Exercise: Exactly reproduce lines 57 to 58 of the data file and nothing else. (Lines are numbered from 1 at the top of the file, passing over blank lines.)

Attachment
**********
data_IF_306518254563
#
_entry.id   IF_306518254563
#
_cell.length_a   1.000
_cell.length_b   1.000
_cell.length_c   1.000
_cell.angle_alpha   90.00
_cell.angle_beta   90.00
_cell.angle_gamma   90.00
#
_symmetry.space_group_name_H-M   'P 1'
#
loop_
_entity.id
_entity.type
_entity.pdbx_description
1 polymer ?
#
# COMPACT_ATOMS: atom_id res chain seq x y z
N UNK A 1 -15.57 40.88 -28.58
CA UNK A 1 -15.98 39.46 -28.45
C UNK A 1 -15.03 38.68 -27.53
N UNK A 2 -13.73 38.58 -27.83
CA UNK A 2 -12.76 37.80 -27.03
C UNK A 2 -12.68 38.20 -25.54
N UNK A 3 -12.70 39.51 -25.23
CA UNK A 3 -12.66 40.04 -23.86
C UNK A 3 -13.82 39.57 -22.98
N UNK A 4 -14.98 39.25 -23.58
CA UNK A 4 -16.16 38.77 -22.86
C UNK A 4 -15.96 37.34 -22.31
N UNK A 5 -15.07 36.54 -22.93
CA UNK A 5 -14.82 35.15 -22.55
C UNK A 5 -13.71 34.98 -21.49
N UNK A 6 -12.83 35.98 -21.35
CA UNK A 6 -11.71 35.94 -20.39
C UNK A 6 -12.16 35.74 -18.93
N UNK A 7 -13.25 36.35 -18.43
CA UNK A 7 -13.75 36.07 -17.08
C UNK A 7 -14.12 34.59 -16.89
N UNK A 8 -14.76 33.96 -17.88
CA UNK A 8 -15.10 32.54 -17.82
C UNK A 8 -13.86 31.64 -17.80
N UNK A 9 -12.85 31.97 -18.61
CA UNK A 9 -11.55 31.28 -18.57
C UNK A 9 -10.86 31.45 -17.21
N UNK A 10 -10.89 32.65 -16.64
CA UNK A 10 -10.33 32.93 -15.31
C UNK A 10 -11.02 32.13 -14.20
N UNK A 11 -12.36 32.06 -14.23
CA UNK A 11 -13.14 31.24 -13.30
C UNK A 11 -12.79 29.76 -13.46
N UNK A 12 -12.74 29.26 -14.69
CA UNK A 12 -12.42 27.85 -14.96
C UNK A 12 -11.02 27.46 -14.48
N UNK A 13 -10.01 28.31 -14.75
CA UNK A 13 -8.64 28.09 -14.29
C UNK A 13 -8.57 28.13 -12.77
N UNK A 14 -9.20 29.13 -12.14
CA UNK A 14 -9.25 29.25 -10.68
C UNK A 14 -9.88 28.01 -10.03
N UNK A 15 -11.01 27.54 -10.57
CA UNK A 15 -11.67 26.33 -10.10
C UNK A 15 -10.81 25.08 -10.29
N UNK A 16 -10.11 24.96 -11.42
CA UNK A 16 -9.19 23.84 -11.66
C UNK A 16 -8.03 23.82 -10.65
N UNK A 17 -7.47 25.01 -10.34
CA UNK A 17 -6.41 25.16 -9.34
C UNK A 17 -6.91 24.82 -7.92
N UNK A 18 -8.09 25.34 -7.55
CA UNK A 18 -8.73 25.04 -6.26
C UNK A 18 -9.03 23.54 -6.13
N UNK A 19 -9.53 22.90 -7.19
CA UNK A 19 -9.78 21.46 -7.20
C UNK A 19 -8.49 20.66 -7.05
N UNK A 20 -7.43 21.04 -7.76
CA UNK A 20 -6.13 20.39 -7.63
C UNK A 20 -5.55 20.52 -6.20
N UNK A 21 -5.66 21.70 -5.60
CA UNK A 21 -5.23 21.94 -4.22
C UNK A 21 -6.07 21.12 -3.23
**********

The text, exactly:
N UNK A 13 -10.01 28.31 -14.75
CA UNK A 13 -8.64 28.09 -14.29